#5 of 10 OFFLINE   hvjackson

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Posted March 01 2013 - 04:18 AM

Thanks for the help. While I have you, how about a couple more questions: - Built-in plate amp vs standalone amp. Any reason to pick one over the other? - I'm thinking of going with Dayton 15" drivers, maybe the "Reference HF" or "Ultimax DVC". Would those make a good choice? Is there something else I should be looking at in that price range? ($300-$400 for two drivers). There are *so many* options even once I've decided on 15", I've mainly been looking at Dayton because it just narrows down the choices.

#6 of 10 OFFLINE   Robert_J

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Posted March 01 2013 - 06:58 AM

Plate amps are great when you are building a ported sub since 99% of them come with a subsonic filter. Pro amps have the best power to dollar ratio. Plus if you go with a DSP model (Crown or Behringer) then you can easily tame room nodes without adding additional equipment. Stereo Integrity's home theater subs have over 50% more excursion and they are still under your budget. The 15's are in stock now. The 18's are on pre-order for a reduced price. Or get 6 Infinity Reference 1262Ws. Put 3 in each cabinet. Wire each driver as 8 ohms and wire all 3 for a final load of about 3.2 ohms. A Behringer 4000 would be pushing about 200w per driver.

#7 of 10 OFFLINE   hvjackson

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Posted March 04 2013 - 04:03 PM

OK, now you've inspired more questions. If I'm trying to pick a driver, should I *only* be paying attention to the specs, like excursion and Qts? Are those Stereo Integrity drivers automatically better than a Dayton Audio because you can see it from the numbers? Or is there anything qualitative about subwoofers that isn't well represented by spec sheets?

#8 of 10 OFFLINE   Robert_J

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Posted March 04 2013 - 11:26 PM

Or is there anything qualitative about subwoofers that isn't well represented by spec sheets?

Yes. Most subs don't include their inductance numbers. This gives you an idea on their sound quality. The more copper in the motor structure, the lower the inductance and the better they sound without additional equalization. That's not saying that a high inductance will sound bad. Mine have a number that is through the roof but with a little EQ, they sound great. I also get the benefit of more excursion (xmax is the excursion parameter). Here are my subs - http://wayback.archi....com/tc3000.htm I like the SI subs because I like working with the smaller companies. If you have an issue, you can send them an e-mail and Nick (the owner) will respond usually.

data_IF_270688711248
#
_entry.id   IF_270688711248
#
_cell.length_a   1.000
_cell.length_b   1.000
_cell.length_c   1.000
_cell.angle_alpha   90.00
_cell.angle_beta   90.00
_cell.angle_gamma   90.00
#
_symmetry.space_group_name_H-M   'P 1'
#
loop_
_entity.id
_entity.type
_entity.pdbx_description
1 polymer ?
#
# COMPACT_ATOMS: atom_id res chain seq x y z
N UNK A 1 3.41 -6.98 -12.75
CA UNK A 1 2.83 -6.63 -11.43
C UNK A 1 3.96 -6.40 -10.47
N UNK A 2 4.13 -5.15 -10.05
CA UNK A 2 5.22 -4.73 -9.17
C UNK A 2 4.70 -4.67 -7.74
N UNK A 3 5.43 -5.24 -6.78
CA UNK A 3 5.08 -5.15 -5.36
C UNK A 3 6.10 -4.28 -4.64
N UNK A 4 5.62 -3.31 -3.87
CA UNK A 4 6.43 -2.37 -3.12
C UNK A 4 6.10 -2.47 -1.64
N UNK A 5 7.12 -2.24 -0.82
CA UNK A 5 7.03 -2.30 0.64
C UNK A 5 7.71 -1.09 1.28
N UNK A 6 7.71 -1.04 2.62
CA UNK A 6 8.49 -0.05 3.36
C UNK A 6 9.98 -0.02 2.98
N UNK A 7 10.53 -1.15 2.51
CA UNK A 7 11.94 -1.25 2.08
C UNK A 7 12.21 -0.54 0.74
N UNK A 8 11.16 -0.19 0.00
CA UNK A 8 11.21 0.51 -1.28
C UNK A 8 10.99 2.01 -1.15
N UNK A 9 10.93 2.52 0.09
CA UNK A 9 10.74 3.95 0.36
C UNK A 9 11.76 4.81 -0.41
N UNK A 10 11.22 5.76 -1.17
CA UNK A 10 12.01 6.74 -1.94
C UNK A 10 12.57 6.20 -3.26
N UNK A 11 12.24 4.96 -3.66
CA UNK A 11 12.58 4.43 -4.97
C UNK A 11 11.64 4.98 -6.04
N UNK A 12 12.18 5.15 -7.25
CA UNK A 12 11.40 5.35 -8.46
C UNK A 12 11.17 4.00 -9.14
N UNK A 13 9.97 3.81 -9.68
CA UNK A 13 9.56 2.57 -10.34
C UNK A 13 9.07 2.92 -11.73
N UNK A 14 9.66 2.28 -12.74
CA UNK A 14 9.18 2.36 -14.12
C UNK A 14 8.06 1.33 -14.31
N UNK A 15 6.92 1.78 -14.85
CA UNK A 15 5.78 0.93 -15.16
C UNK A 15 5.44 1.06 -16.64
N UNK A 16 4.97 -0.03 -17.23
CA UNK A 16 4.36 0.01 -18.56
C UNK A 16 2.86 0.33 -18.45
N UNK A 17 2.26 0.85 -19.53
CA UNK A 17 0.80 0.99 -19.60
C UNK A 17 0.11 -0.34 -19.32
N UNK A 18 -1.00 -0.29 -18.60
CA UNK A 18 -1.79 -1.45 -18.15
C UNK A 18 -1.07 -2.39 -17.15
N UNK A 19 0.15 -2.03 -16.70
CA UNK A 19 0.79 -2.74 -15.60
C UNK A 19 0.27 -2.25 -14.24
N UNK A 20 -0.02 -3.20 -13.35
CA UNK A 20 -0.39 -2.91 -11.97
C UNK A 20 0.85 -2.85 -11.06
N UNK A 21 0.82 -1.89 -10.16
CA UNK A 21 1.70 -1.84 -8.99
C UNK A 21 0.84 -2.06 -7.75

#9 of 10 OFFLINE   mtbdudex

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Posted March 11 2013 - 08:19 PM

Check out this site for many DIY driver comparisons, a great resource. http://www.data-bass.com/systems

#10 of 10 OFFLINE   Tom Vodhanel

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Posted March 12 2013 - 03:29 AM

OK, now you've inspired more questions. If I'm trying to pick a driver, should I *only* be paying attention to the specs, like excursion and Qts? Are those Stereo Integrity drivers automatically better than a Dayton Audio because you can see it from the numbers? Or is there anything qualitative about subwoofers that isn't well represented by spec sheets?

There's a *lot* that the t/s specs won't tell you about the driver's performance. Remember, they are all small signal. I can't tell you how many times we found the "weaker" driver (based solely on t/s) performed better in real world measurements(compression, cea-2010 bursts, etc) One of the root problems here is inconsistency in t/s measurement methods/equipment. Ideally, you can purchase 20 different drivers and match several enclosures/amps to each to see what works. That's not practical for most though. The next best scenario is seeing repeatable measurements performed by someone like Josh (data bass) on a driver that may interest you. I'd try to avoid depending only on a t/s spec sheet if possible. Also, try not to get too hung up on t/s even if they have been verified. When you are looking at 2 or 3 really good drivers(like the dayton and SI here) the DIY will work really really well either way if you nail the enclosure and amp side. The average DIYer might only get 80% from the driver but that's still going to be better than most/all like priced retail woofs..:) Tom V.